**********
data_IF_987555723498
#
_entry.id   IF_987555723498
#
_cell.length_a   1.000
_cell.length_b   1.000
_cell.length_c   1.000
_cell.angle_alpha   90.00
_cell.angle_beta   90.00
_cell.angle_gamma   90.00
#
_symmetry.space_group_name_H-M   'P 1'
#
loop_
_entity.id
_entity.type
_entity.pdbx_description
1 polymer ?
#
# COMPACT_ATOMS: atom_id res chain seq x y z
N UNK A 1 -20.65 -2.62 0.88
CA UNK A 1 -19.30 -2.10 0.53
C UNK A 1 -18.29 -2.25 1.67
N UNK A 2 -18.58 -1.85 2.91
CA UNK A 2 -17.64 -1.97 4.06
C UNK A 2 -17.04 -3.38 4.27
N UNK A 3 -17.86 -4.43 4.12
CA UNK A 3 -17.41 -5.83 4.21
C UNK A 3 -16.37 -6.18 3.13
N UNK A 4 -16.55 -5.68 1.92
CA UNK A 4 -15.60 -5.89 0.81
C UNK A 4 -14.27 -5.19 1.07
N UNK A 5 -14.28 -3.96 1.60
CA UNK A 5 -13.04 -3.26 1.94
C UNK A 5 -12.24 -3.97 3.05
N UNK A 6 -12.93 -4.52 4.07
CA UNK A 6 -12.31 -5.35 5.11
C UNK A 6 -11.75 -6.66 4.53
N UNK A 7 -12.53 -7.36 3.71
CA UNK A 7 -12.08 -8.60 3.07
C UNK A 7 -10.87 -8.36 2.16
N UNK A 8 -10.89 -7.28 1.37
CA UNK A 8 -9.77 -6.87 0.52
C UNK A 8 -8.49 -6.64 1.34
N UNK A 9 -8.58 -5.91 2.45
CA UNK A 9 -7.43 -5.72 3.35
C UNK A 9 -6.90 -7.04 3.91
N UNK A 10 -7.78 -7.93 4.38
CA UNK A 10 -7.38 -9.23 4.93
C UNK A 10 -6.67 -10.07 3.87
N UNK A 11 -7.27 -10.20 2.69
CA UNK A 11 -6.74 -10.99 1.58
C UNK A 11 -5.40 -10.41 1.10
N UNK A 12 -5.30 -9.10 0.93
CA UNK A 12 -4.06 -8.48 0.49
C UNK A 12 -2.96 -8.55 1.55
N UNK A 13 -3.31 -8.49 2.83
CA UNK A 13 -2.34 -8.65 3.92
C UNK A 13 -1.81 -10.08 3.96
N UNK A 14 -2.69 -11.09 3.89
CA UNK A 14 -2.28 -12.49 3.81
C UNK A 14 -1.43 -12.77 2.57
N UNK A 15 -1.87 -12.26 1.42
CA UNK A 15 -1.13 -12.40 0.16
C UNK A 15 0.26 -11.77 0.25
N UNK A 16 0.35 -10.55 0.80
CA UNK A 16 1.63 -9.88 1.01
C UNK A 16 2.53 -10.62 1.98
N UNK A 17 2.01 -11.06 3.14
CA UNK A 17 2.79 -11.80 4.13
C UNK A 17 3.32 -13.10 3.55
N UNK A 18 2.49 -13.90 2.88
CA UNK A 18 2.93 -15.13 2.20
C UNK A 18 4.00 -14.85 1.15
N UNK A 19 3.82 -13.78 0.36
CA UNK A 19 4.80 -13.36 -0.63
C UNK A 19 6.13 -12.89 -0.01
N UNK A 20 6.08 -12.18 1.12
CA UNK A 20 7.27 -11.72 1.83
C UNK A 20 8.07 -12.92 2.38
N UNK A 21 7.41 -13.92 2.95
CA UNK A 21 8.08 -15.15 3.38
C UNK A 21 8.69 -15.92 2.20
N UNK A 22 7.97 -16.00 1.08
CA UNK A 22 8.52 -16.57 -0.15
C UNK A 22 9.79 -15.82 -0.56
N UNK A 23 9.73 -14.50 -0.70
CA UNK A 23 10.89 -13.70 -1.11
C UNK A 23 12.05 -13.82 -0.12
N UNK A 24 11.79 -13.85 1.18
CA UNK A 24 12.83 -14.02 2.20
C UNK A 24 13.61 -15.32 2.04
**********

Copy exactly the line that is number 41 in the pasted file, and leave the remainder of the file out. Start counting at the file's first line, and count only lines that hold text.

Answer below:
C UNK A 7 -10.87 -8.36 2.16